Picking up the thread here, we bought cigarettes aboard ship for 90¢ a carton of ten packages of 20 cigarettes. I'm sure we must have shared them with our new mates, but I don't recall them as being very popular. I almost forgot about keeping them in a stocking; thanks for the memory.

p.s. Does anyone remember a girl called Gillian, or maybe Jillian, from this time. Hers is the only name I have any real memory of. I must have been attracted to her.


jon f  What a happy memory Bob, thanks for sharing with us the "good old days"


Steve knight  More memories of the "good old days" - I first experimented with cigarettes in my pre-teens by picking up "dog ends" in the street and rolling the tobacco residues in Rizla papers - pretty disgusting! Then after I started work I graduated from cheap Woodbines to the regular brands and finally via Gauloise discovered Gitanes which suited my Francophile nature. Have great memories of sitting in the Champion Pub (Wells Street just north of SoHo) watching the soft clouds of Gitanes smoke undulating in the sunlight streaming through the stain glass windows. Nice aroma and the beer was good too! Does anyone remember how cool it was to flip the top of a Zippo lighter and in the same motion strike the light?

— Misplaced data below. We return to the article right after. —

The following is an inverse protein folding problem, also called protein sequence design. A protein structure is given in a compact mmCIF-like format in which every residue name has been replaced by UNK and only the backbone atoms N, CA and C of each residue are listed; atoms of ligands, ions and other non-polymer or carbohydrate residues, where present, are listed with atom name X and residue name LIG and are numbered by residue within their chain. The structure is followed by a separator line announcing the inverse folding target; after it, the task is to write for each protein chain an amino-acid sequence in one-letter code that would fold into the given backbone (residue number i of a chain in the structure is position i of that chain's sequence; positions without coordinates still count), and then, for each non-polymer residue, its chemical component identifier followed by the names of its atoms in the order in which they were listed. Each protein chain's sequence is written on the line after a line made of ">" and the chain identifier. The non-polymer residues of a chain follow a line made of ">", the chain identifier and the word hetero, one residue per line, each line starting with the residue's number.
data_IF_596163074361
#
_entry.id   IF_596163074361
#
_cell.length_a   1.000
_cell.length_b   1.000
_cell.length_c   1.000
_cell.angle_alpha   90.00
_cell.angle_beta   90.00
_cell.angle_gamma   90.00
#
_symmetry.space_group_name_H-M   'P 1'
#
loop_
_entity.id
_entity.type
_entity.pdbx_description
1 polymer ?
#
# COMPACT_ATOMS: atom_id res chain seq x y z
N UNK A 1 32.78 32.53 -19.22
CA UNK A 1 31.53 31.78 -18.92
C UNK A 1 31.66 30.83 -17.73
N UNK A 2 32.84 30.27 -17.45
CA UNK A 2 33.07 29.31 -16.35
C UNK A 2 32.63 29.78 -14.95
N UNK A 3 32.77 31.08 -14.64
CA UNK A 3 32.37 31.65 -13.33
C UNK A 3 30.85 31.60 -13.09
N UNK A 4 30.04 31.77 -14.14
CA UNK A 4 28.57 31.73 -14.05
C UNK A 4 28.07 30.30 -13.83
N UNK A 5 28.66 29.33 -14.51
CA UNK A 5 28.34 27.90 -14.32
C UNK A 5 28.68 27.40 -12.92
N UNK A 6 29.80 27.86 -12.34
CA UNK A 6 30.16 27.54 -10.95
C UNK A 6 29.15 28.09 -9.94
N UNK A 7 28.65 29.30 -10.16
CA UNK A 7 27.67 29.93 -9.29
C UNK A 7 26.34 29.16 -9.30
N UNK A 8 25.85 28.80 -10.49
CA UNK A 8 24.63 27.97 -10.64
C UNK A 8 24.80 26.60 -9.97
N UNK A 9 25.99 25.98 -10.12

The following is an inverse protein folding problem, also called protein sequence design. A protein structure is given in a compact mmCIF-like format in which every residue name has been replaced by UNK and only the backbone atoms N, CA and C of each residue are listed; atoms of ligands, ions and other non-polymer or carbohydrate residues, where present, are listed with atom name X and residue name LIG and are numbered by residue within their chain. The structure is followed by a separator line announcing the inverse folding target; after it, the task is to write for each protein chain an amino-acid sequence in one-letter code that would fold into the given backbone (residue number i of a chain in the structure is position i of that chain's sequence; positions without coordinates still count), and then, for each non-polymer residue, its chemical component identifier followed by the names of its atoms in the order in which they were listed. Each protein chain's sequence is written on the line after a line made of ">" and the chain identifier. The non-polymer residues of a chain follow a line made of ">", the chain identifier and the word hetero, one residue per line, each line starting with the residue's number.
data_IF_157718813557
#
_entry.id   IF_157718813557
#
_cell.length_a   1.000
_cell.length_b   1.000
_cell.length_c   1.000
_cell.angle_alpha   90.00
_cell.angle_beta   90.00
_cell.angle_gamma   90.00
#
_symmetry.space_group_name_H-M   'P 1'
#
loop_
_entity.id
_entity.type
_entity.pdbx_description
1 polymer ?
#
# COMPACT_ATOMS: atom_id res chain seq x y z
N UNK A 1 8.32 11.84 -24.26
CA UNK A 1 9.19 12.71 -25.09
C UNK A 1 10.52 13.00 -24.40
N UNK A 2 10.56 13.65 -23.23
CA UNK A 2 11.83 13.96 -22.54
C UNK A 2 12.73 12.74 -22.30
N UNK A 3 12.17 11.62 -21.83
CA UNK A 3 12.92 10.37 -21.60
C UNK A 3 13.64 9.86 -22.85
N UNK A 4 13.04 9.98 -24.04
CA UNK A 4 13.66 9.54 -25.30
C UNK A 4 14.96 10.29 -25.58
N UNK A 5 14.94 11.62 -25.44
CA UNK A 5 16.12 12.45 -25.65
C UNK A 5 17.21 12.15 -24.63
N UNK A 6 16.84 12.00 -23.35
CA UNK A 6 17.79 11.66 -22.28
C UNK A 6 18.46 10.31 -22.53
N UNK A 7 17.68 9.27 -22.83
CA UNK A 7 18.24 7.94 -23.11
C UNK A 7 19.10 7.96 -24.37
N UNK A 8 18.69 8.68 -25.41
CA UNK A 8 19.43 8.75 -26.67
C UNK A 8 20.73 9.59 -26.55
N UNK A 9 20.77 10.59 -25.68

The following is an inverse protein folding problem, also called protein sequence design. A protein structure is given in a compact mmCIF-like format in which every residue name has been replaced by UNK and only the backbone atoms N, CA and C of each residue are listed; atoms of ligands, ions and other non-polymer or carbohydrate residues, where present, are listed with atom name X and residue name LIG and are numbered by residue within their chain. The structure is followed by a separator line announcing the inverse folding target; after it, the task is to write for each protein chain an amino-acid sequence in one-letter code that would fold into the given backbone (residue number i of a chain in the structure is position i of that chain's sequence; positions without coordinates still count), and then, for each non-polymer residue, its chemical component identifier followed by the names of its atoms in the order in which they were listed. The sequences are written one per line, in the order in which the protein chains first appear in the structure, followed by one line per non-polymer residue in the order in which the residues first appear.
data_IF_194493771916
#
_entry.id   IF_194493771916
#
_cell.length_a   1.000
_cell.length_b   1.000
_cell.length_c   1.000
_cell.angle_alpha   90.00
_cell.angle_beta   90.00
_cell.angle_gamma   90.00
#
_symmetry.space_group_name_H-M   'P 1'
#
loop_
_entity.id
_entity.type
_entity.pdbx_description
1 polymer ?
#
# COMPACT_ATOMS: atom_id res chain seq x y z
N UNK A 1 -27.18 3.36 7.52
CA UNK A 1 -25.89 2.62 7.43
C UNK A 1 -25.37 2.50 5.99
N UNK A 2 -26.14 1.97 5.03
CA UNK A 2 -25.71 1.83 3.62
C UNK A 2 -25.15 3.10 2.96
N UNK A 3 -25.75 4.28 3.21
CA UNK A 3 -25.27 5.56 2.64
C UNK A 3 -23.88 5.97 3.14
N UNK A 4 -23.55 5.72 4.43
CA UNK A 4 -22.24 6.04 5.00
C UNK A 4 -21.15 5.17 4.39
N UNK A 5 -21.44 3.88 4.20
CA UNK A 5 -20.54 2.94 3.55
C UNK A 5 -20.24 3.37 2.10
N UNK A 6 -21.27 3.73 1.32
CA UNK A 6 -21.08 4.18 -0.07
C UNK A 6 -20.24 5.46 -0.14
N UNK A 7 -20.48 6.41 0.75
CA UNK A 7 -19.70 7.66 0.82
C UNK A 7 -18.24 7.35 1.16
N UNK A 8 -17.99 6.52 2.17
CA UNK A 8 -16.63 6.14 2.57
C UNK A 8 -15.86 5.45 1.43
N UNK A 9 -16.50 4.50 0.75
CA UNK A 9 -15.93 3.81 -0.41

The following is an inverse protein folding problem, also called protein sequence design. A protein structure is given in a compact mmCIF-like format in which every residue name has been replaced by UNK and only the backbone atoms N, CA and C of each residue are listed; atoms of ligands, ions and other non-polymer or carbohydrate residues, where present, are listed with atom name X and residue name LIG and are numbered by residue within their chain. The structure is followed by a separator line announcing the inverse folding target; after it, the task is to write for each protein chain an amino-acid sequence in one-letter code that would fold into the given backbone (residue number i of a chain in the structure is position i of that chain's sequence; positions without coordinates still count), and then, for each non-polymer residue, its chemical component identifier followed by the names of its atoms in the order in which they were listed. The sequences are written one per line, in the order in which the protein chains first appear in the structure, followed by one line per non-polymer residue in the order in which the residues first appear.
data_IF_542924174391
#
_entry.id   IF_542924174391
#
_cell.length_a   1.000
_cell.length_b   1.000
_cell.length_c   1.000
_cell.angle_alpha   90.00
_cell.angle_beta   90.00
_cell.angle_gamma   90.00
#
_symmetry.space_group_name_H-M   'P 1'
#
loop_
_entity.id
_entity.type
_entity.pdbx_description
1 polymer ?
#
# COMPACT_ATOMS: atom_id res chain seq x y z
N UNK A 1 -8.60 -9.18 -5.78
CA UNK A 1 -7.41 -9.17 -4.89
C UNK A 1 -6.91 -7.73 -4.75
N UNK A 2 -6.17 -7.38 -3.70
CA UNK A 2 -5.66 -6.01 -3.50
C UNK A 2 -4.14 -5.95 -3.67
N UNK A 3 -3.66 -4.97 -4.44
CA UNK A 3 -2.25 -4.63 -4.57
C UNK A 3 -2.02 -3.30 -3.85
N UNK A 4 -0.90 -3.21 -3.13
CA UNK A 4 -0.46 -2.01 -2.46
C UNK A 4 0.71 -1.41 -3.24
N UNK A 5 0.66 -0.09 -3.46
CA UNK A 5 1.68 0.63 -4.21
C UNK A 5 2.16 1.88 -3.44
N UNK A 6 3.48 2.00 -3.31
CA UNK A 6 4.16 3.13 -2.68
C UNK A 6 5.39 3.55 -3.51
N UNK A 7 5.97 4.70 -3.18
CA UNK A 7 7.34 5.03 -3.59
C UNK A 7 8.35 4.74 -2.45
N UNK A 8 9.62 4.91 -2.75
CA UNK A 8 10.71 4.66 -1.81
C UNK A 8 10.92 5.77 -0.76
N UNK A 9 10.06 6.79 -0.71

Stopped three times, last time about 15 years ago but if I knew for certain the day I was going to pass on the first thing I would do is buy a pack of Gitanes!


Peter lusted  I remember ethe sailors arriving, and if I remember, one of them smuggled a bottle of scotch downstairs,non of the crowd really drank so was a bit of a waste, and yes Jill was one of the crowd she was attempting to become a model, the Ethiopian prince name was Boyce


Robert Kelly  "Peter lusted I remember ethe sailors arriving, and if I remember, one of them smuggled a bottle of scotch downstairs,non of the crowd really drank so was a bit of a waste, and yes Jill was one of the crowd she was attempting to become a model, the Ethiopian prince name was Boyce"

Thank you Peter, my faith in my salad days memories is confirmed.


And before we go just a mention of the very popular German brand HB. Well not popular at Les Enfants as far as I remember but they were big in Germany - we didn't get too many German tourists - does anyone remember why that might have been?
jon  Tried them once of twice, nothing spectacular; German youth in the 60's still carried national guilt and seemed to be very quiet. Their parents preferred the Costa Brava playing water polo in the pool